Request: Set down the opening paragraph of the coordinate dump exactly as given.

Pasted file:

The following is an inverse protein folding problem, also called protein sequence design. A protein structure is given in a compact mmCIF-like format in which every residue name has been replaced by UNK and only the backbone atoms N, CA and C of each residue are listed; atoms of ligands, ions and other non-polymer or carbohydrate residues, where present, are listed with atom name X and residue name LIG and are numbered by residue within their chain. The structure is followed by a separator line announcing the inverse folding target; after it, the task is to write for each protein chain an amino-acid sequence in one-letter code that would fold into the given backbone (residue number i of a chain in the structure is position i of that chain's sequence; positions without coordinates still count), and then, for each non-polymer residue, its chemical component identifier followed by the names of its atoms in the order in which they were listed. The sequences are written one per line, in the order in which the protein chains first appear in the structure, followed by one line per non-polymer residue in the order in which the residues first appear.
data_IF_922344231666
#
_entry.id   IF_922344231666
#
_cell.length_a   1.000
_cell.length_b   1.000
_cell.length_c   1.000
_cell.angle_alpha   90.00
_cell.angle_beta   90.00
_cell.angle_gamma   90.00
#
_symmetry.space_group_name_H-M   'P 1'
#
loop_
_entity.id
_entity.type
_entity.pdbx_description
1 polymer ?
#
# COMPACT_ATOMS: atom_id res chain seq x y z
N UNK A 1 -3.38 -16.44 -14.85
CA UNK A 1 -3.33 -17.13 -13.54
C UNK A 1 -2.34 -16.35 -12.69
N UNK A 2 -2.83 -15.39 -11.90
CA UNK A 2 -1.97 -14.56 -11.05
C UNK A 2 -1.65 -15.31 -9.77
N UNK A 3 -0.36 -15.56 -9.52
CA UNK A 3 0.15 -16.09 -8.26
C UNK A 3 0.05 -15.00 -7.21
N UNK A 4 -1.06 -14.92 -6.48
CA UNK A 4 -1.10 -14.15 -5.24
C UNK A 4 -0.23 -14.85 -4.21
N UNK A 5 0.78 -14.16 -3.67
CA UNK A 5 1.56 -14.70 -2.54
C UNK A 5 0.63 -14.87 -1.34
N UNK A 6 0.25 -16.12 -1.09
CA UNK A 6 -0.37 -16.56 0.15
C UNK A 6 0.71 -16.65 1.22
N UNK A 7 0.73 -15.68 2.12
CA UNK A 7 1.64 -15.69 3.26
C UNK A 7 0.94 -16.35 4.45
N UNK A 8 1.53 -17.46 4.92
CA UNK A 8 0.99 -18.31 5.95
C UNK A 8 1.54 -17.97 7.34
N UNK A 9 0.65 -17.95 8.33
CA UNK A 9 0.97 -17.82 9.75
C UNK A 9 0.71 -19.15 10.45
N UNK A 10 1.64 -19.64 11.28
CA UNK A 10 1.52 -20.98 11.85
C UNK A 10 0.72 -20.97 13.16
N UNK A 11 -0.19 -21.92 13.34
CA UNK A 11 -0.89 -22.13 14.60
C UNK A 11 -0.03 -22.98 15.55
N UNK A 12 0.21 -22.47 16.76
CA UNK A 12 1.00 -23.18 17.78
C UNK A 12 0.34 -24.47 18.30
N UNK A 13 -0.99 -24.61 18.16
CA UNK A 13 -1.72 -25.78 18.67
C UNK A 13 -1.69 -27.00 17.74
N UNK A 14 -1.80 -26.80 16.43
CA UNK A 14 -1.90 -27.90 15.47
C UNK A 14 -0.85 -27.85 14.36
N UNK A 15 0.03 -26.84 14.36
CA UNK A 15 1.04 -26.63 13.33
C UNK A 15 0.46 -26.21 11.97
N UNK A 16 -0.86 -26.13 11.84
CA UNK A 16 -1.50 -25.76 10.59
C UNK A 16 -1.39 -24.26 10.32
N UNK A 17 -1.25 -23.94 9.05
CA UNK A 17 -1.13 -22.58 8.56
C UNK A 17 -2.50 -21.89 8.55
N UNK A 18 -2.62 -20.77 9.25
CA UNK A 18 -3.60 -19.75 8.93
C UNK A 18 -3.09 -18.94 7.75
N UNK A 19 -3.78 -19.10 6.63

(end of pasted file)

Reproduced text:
The following is an inverse protein folding problem, also called protein sequence design. A protein structure is given in a compact mmCIF-like format in which every residue name has been replaced by UNK and only the backbone atoms N, CA and C of each residue are listed; atoms of ligands, ions and other non-polymer or carbohydrate residues, where present, are listed with atom name X and residue name LIG and are numbered by residue within their chain. The structure is followed by a separator line announcing the inverse folding target; after it, the task is to write for each protein chain an amino-acid sequence in one-letter code that would fold into the given backbone (residue number i of a chain in the structure is position i of that chain's sequence; positions without coordinates still count), and then, for each non-polymer residue, its chemical component identifier followed by the names of its atoms in the order in which they were listed. The sequences are written one per line, in the order in which the protein chains first appear in the structure, followed by one line per non-polymer residue in the order in which the residues first appear.